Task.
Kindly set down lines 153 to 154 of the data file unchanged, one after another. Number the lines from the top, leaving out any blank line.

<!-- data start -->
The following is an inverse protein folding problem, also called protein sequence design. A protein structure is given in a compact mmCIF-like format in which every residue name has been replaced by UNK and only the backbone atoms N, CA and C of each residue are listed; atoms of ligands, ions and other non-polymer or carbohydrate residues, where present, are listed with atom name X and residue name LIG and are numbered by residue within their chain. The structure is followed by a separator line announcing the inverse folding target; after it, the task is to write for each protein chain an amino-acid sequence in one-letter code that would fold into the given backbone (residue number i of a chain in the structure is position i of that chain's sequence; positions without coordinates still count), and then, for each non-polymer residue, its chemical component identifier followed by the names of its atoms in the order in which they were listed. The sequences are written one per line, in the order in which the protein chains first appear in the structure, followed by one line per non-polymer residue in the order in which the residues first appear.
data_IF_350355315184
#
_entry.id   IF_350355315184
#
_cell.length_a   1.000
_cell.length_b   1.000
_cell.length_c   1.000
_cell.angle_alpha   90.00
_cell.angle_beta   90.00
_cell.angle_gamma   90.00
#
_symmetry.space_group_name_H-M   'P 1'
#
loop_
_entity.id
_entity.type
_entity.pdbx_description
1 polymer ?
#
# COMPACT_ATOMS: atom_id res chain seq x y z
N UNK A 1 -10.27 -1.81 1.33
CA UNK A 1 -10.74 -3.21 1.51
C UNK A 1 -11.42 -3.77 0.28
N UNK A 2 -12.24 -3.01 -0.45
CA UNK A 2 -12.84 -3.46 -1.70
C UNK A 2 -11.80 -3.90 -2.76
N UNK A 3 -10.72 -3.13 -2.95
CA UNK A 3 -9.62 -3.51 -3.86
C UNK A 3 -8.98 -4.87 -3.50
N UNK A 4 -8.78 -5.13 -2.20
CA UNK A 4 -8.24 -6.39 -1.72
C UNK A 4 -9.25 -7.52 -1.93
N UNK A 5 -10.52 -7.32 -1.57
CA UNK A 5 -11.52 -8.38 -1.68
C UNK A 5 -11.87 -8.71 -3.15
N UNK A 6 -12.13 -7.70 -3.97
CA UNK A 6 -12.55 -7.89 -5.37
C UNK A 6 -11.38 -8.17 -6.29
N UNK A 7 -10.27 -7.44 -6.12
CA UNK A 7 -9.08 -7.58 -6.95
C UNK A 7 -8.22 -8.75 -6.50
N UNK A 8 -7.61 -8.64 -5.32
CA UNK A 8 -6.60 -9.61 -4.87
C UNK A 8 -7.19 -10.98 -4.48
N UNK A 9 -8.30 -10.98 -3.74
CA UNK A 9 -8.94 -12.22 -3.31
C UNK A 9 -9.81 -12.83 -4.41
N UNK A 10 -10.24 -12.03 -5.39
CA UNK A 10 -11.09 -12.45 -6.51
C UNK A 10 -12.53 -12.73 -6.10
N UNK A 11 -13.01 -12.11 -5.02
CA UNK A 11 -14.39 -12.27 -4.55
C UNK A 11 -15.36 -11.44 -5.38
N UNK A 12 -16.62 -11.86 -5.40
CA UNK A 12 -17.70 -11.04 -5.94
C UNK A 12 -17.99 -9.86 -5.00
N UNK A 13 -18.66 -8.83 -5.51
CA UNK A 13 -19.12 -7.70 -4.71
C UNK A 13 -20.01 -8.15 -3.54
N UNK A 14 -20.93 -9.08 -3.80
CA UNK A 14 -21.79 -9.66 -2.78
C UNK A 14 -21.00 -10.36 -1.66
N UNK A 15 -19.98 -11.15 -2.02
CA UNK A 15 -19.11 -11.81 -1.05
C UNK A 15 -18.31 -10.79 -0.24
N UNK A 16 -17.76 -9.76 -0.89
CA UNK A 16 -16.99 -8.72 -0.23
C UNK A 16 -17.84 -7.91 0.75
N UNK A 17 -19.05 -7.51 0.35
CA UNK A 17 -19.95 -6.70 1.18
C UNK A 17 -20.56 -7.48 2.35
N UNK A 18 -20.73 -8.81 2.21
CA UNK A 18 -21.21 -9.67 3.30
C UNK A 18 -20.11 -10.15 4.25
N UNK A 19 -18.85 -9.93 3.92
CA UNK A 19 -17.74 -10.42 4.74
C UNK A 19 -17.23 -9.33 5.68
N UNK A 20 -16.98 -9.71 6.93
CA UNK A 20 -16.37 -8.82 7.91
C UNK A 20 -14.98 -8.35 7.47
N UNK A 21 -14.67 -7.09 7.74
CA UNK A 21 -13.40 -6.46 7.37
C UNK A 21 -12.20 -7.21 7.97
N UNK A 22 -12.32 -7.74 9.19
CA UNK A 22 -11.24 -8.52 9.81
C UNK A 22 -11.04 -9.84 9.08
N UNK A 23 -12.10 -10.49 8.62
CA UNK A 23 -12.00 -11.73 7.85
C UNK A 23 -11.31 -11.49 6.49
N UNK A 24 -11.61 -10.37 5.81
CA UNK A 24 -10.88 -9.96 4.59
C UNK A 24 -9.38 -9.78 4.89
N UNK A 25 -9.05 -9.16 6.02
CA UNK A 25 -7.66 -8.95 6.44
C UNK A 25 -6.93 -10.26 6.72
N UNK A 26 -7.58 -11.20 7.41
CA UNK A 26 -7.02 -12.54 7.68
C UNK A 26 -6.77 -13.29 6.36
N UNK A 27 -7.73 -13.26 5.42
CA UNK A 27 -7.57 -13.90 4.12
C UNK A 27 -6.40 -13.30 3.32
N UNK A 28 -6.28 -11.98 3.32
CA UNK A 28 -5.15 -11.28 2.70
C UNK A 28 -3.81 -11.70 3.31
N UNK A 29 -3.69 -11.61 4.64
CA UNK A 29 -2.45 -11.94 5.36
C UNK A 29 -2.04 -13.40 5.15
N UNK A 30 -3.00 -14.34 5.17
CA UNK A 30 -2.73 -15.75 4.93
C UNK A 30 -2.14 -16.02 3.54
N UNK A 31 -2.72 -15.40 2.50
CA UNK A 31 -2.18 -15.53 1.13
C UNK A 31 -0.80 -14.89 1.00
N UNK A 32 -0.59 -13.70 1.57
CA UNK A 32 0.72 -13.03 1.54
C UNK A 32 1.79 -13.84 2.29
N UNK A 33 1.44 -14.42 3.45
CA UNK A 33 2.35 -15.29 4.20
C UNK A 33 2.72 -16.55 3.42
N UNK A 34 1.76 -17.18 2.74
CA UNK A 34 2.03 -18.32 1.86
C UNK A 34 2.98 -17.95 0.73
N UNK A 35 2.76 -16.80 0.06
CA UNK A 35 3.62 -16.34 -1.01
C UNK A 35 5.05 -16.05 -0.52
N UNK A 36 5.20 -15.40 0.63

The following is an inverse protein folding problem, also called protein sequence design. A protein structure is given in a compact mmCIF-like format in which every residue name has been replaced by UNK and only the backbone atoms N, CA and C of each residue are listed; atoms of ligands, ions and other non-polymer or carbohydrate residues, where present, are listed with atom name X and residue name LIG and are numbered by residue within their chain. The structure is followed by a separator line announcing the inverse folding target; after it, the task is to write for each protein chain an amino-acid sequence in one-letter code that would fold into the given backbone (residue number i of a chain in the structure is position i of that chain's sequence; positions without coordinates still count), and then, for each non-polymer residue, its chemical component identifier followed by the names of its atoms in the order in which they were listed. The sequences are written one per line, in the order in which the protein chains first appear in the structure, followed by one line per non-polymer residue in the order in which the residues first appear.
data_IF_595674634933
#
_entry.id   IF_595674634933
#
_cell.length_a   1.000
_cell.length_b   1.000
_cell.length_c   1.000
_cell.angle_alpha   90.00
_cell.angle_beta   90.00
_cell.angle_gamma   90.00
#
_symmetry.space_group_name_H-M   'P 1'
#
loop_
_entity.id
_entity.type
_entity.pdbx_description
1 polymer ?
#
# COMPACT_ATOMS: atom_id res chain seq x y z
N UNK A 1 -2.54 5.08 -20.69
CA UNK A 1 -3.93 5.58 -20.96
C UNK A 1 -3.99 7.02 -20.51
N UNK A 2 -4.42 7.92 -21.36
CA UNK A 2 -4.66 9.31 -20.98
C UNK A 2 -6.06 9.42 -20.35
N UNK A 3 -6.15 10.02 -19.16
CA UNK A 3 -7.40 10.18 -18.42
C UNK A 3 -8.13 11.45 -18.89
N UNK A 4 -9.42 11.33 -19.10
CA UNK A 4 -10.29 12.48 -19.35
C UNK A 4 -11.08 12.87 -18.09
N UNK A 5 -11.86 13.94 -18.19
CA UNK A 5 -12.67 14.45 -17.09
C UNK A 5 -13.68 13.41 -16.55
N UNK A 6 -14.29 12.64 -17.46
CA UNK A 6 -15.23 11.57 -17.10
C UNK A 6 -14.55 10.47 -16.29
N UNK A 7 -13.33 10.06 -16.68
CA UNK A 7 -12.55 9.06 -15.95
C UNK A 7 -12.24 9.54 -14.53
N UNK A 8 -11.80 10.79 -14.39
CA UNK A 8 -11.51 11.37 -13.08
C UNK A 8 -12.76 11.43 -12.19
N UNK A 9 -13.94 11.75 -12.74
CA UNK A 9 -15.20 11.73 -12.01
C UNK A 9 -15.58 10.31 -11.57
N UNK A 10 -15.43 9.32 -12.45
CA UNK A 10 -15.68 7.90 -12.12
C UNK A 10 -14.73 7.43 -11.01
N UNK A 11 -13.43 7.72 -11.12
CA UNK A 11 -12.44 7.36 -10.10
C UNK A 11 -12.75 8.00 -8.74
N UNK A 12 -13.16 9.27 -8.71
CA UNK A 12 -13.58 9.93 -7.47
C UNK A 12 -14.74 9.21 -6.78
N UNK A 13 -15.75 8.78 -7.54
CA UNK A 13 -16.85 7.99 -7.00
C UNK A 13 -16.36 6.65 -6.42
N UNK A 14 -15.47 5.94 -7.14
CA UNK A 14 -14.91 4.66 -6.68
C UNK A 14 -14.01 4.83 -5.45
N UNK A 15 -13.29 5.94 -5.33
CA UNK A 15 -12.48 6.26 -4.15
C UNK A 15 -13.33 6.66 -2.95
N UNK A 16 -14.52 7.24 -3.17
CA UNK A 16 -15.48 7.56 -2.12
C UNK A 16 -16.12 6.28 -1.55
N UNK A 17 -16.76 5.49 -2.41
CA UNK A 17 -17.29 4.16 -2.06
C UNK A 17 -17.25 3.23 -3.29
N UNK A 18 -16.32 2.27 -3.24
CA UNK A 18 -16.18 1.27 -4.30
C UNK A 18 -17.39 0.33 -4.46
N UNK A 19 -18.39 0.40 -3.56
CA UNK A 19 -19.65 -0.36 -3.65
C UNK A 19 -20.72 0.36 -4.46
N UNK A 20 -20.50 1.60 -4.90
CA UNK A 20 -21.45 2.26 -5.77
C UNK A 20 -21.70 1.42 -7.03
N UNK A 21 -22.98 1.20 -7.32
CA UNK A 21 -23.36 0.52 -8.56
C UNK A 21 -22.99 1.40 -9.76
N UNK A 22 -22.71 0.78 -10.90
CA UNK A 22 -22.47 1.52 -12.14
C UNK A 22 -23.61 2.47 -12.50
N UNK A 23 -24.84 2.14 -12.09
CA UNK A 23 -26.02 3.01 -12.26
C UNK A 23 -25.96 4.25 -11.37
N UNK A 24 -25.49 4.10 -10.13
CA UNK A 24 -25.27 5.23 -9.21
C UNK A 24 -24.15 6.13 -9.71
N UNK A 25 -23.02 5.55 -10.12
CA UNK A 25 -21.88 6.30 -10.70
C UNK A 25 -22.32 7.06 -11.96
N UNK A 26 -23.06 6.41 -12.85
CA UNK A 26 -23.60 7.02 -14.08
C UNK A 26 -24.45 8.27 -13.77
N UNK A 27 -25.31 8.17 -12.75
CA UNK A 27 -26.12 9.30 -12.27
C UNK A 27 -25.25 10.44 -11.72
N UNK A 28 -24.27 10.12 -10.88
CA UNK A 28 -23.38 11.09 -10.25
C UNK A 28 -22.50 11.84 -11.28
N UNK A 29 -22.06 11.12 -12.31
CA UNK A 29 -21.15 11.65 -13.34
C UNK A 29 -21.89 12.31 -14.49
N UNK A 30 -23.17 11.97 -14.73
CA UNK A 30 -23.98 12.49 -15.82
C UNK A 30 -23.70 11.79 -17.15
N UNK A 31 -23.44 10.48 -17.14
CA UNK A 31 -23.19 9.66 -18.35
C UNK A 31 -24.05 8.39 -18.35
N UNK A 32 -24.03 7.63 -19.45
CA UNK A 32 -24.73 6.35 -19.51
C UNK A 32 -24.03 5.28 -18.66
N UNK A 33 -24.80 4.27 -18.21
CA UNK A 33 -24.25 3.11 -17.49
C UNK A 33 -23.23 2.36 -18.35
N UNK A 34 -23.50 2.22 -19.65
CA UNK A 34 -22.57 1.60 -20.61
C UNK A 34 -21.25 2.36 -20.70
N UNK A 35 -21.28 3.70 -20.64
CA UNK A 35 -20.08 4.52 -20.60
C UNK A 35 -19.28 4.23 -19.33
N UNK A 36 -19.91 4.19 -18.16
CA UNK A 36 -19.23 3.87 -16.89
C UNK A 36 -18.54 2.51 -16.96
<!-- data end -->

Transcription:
CA UNK A 2 -4.66 9.31 -20.98
C UNK A 2 -6.06 9.42 -20.35